APB: A Dangerous Game of Chicken

As the “tit-for-tat” trade fight between the US and China escalates, Donald Trump is likely to find that he doesn’t “know China” the way he once thought.  When he said that during the presidential campaign, he based his understanding of China on one thing: the high rent in Trump Tower that he had exacted from a Chinese bank. Today, he may still assume he can win a game of chicken by upping the ante until the Chinese eventually fold.

But Trump and his crew don’t understand Chinese thinking.  They don’t respond well to being bullied, least of all now that they have a means of fighting back.  China’s commerce ministry said as much in a statement right out of Chairman Mao’s playbook. Mao had often said when dealing with “US imperialism”: “We will not attack unless we are attacked,” Mao often said. “But if we are attacked, we will certainly counterattack.” A ministry spokesman said today (April 6): “The Chinese way of doing things is like this: We do not pick a fight, but if someone does pick a fight, we will fight resolutely. The Chinese have always been very serious in handling these matters. We mean what we say.” And the commerce ministry added in a formal statement: “On the issue of Sino-US trade, the Chinese position has been made very clear. We do not want to fight, but we are not afraid to fight a trade war.”

Trump and other US officials are saying the US isn’t engaged in a trade war with China. But China’s press is already using that term. Perhaps there won’t be a trade war; Trump may simply be employing his usual bluster to force more favorable terms of trade. He risks stepping over the line, however. Trump needs to understand that the US no longer faces the weak China of Mao’s time.  They mean what they say, and they have the resources to fight back.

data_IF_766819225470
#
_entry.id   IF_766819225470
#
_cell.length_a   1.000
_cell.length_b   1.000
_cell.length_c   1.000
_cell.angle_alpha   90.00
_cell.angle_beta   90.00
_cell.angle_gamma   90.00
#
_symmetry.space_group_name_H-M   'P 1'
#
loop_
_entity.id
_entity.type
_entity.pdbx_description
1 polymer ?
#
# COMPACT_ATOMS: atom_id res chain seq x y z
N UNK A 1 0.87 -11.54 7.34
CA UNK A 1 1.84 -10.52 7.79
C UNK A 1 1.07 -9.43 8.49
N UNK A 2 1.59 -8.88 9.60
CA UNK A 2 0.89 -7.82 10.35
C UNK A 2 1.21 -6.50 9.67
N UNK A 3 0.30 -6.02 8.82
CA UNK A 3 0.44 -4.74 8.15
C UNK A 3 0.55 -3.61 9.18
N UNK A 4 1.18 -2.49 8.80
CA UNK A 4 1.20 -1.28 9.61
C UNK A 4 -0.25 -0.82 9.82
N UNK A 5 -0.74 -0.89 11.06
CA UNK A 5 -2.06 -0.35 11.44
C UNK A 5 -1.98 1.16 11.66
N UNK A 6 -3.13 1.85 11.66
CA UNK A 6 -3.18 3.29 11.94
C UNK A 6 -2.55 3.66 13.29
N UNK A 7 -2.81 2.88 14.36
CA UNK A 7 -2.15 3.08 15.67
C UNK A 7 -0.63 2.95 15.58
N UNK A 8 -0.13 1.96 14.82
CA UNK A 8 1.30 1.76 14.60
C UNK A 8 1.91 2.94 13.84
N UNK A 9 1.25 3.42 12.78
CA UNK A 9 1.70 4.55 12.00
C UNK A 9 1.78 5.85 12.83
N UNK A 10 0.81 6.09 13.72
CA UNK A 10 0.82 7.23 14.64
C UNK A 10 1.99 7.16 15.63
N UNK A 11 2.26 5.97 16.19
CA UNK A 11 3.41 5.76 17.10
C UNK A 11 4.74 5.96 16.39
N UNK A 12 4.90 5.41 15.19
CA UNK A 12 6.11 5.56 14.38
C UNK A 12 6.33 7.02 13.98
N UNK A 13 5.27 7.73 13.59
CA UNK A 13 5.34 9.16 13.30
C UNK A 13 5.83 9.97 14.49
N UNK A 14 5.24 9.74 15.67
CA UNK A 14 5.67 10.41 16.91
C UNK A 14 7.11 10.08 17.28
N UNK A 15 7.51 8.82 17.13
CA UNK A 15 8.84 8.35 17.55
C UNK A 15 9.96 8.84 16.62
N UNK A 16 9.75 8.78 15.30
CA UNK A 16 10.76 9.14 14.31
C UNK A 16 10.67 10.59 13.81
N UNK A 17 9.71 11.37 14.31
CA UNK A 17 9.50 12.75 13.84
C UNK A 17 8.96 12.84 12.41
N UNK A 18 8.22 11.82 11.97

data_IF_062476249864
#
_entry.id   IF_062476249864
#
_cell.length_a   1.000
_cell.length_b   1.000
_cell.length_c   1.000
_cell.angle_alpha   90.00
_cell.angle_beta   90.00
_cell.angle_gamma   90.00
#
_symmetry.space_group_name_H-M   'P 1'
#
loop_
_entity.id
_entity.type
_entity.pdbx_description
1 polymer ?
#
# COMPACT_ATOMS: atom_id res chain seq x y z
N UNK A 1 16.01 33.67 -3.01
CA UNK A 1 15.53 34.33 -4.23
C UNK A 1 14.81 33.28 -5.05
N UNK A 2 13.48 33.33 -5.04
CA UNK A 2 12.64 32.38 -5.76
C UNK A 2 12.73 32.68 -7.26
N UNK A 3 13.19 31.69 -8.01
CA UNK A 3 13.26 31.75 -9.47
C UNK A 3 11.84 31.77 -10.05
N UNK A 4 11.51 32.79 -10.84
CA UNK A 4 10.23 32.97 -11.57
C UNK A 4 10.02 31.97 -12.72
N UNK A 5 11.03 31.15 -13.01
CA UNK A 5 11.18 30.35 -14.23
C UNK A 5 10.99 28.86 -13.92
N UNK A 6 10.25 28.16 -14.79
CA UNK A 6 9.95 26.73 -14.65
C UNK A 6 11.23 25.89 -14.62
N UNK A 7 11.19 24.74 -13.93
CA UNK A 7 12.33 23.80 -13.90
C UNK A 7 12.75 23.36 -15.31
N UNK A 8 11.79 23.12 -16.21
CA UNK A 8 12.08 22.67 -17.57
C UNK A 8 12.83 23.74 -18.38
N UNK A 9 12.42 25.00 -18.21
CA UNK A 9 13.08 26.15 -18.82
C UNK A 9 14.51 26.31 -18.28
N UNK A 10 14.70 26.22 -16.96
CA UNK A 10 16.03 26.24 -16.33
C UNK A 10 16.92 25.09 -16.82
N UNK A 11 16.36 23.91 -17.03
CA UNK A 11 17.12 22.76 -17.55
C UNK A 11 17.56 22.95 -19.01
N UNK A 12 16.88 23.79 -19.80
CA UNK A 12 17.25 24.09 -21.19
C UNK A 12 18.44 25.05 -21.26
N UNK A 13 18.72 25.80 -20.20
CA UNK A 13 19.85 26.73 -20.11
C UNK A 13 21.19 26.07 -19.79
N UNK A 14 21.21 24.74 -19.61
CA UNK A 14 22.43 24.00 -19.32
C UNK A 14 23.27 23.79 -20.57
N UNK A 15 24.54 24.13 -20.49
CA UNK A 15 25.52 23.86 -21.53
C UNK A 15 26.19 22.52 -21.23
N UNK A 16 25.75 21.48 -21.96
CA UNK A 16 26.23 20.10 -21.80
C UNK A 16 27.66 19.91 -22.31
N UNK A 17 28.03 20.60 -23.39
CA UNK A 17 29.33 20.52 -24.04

This is a time like no other when negotiating differences is important.  Playing chicken is a fool’s game, especially when the US and China need one another on important international issues, starting with North Korea.

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4 Comments

  1. In Negotiating 101, I think they teach you not to threaten dire consequences and then publicly announce that you don’t necessarily mean to enforce the dire consequences. Kudlow has just done this. The theory that Trump is being strategic by acting in a crazy fashion is almost certainly wrong. He is just ill informed and playing a short term domestic political game.

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  2. Good post. The Chinese way of thinking sounds like a mirror image of Trump, who repeatedly says he

    fights back hard when attacked. So what is the worst-case scenario? I think US loses most.

    Thanks for the tutorial. Both this post and the last one should be combined to a published op-ed that can

    promote your book.

    mm (Futurist Emeritus)

  3. Well said, Mel. People in all corners of the globe are rattled by the current state of affairs. When world order is at stake, it is not the time to waste words-as Trump is wont to do-so I appreciate your terse and accurate description of the looming trade war. We think of the many times economic conflict has turned bloody, and should surely consider the case of Japan in 1941, after the US sought to bully that emerging Asian power. As for the depth of China’s resolve when under attack, a Beijing insider once commented to me that the country doesn’t want a fight but if backed into a corner, it is entirely capable of the unimaginable. Whether or not this current confrontation over trade is that serious, I don’t like it that Trump plays games this way. Even if he is in his deal-making way simply “upping the ante,” no good will come from continuing to escalate tension with the dragon. There is very real potential for long-lasting, generation-scale, harm to peaceful international relations in all this.

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